The Blot makes a brief appearance in the 2016 Mickey Mouse short "Sock Burglar".[11] The blot appears in the 2017 DuckTales series as an agent of the criminal organization F.O.W.L., disguising himself as the mascot of the Funso's Fun Zone amusement center.[12]

In other media[edit]

The character (known as Mancha Negra in Disney's Brazilian and Portuguese comics – Portuguese for Black Stain) is used as a symbol by various Brazilian associations of soccer fans (or torcidas organizadas) in order to feature their team colors, like Palmeiras' Mancha Alviverde, which features a green Phantom Blot,[13] Cruzeiro's Mancha Azul (a blue one) and Vasco da Gama's Mancha Negra (where Phantom Blot keeps his original black color).[14] There is also a samba school named "Mancha Verde", also associated with Palmeiras, that uses also a Green Phantom Blot as its symbol.[15]

The video game Epic Mickey features the "Shadow Blot" (voiced by Frank Welker) a creature made out of magical ink and thinner loosely based on the Phantom Blot that serves as the game's main antagonist and creates monstrous minions known as the Blotlings. In Epic Mickey 2: The Power of Two, it is revealed that the Shadow Blot's destruction resulted in the creation of additional Blotlings, which are exploited by the Mad Doctor in his efforts to create a new army. At one point there were apparently plans to include the classic Phantom Blot in the series in a number of different possible roles, but he was replaced by other characters.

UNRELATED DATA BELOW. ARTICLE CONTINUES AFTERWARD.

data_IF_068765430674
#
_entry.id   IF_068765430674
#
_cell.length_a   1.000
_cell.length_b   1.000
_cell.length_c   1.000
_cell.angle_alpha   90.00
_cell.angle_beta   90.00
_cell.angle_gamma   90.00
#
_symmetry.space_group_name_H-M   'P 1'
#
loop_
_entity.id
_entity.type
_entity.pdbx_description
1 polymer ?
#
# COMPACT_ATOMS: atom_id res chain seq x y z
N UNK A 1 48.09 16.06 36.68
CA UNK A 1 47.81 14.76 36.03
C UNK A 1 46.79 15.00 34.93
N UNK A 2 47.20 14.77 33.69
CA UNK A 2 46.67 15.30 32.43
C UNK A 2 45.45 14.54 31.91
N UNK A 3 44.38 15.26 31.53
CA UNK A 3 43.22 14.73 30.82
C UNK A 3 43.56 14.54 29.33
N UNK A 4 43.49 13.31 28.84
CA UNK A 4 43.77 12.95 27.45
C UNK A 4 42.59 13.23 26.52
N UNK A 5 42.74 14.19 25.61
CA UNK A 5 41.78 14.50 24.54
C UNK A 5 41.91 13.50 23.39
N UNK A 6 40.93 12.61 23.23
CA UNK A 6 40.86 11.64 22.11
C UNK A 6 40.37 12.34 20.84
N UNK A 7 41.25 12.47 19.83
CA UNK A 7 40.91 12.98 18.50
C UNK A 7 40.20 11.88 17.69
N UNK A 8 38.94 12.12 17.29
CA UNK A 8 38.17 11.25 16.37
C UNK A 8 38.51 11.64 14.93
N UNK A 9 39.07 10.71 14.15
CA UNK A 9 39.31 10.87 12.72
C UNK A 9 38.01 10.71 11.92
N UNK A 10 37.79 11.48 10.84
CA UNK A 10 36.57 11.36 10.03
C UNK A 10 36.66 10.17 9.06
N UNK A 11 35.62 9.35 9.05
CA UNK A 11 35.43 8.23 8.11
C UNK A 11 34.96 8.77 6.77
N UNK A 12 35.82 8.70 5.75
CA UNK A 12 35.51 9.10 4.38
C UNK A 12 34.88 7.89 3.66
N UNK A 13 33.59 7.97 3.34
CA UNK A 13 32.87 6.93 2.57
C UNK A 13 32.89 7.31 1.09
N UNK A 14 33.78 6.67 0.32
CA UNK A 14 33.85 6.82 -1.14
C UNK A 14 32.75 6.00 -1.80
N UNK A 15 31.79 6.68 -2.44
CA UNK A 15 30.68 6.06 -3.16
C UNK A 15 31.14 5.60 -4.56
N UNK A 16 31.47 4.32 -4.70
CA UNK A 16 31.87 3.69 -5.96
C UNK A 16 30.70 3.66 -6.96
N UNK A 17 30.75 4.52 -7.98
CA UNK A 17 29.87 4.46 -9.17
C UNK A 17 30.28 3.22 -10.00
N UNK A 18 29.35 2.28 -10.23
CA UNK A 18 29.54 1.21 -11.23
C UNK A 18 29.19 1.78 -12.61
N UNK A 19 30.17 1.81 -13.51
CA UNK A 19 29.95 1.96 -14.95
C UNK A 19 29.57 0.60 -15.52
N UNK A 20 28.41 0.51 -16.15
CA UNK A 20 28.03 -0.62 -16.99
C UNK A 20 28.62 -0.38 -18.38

1. ^ "Phantom Blot". Don Markstein's Toonopedia. Archived from the original on April 14, 2015. Retrieved November 26, 2010.
  2. ^ Gottfredson, Floyd (2014). Walt Disney's Mickey Mouse, vol 5: Outwits the Phantom Blot. Seattle, WA: Fantagraphics Books. ISBN 978-1606997369.
  3. ^ "One-Shots (Series 1) #16". Inducks. Retrieved 8 August 2019.
  4. ^ Becattini, Alberto (2016). Disney Comics: The Whole Story. Theme Park Press. p. 9. ISBN 978-1683900177.
  5. ^ a b c "D23: The Official Disney Fan Club". David Gerstein. Retrieved 26 November 2010.
  6. ^ Torcivia, Joe (2014). Walt Disney's Mickey Mouse, vol 5: Outwits the Phantom Blot. Seattle, WA: Fantagraphics Books. p. 267. ISBN 978-1606997369.
  7. ^ von Wowern, Germund (1997). "The classic Mickey Mouse of Paul Murry". The Art Bin. Retrieved 20 November 2010.
  8. ^ Torcivia, Joe. "A Gag 52 Years in the Making!". Joe Torcivia's The Issue at Hand Blog. Retrieved 11 August 2019.
  9. ^ "Mickey Mouse and Friends #298 (Cover A)". BOOM Kids! – Catalog. Retrieved 20 November 2010.
  10. ^ Cotter, Bill (1997). The Wonderful World of Disney Television: A Complete History, Hyperion Books. ISBN 9780786863594
  11. ^ "Sock Burglar | A Mickey Mouse Cartoon | Disney Shorts". YouTube. 2016-04-15. Retrieved 2017-03-17.
  12. ^ "Moonvasion!". DuckTales. Season 2. Episode 47. 2019-09-12.
  13. ^ "Mancha Alvi Verde". 3 April 2015. Archived from the original on 3 April 2015. Retrieved 6 July 2017.CS1 maint: BOT: original-url status unknown (link)
  14. ^ "Mancha Negra" (in Portuguese). Retrieved 2017-05-07.
  15. ^ "G.R.C.E.S. Mancha Verde | Site da Escola de Samba MANCHA VERDE". Retrieved 2017-03-17.